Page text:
You can barely see the grooves on Lynn Shaw’s scalp. But you can feel them, she says. With hands that once trembled too much to write, she traces them — two wires, just beneath the skin, running from the top of her head and down her neck, to a cardbox-shaped protrusion in her chest. A touch on the iPad and the wires respond accordingly, sending pulses of electricity to her brain. Her hands are steady, and she can’t feel a thing.
Shaw is the recipient of a wireless deep brain stimulation system — a battery-powered device that sends small electrical impulses to the brain to combat the motor symptoms of Parkinson’s disease or other conditions. Though deep brain stimulation has been used as a treatment for Parkinson’s or Benign Essential Tremor (BET) for over two decades, the technology that allows Shaw to steady her hands through the touch of a smartphone is relatively new, available for just over a year in the Flathead.
Shaw, an 18-year resident of Kalispell, received her Abbott’s Infinity Deep Brain Stimulation system this March after years of deepening frustration over her tremors.
She thinks she’s always had some level of benign essential tremor, a neurological disorder that causes involuntary and rhythmic shaking, especially in the hands.
Even when she was younger, “I couldn’t take a picture because it was always shaky,” she said.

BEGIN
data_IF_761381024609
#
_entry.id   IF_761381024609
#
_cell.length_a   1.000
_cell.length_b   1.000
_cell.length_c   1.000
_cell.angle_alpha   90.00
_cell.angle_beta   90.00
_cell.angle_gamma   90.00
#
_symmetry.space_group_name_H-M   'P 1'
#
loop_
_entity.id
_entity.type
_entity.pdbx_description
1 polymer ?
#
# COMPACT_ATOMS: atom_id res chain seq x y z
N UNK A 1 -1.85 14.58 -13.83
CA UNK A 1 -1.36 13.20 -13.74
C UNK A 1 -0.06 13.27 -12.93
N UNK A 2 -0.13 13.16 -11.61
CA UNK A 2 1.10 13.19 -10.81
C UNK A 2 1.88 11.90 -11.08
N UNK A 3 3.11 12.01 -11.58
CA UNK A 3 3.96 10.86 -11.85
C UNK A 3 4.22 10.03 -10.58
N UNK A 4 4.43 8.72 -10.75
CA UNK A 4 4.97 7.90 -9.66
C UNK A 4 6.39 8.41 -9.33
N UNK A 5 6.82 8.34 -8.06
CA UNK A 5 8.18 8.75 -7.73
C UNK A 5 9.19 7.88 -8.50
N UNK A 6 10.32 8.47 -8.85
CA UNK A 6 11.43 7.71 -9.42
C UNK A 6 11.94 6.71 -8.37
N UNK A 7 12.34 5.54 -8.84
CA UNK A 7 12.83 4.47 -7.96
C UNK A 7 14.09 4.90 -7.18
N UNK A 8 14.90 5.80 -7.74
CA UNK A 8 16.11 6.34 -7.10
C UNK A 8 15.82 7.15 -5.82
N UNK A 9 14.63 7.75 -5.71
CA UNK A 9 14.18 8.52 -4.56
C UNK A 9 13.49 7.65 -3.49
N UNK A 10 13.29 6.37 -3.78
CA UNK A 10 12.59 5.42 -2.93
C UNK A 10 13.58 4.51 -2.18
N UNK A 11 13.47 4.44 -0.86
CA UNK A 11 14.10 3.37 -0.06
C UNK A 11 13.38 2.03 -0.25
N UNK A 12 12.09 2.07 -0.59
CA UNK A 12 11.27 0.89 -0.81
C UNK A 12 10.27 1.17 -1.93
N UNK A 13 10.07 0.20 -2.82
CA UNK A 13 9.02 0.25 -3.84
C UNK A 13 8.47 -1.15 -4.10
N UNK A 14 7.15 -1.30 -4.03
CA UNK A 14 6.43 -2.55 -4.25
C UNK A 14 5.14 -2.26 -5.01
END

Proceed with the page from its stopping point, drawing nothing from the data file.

As the years went by, her shaking hands morphed from an annoyance to a roadblock. Always a kinetic learner — she worked on trains around Portland, Oregon in the early 1970s — the tremors blocked her preferred hands-on learning process (“welding wasn’t fun,” she joked).
Adjustments were made to accommodate the shaking. “I was embarrassed to go out to dinner,” so they ordered less peas or soup, and more finger foods. Even so, she said, “I sat on my hands most of the time.”
When her handwriting became too difficult to read, Shaw gave up her work preparing taxes in Kalispell, and resigned herself to living with the shaking. Then her primary care physician told her to visit Dr. Joseph Sramek of the Neuroscience & Spine Institute for Kalispell Regional Healthcare.
Sramek specializes in functional neurosurgery, a division of neuroscience that focuses on treatments for movement-related disorders such as Parkinson’s or BET, pain and epilepsy. He and his staff are, as far as he’s aware, one of two in Montana who perform the implantation of deep brain stimulation systems such as Shaw’s.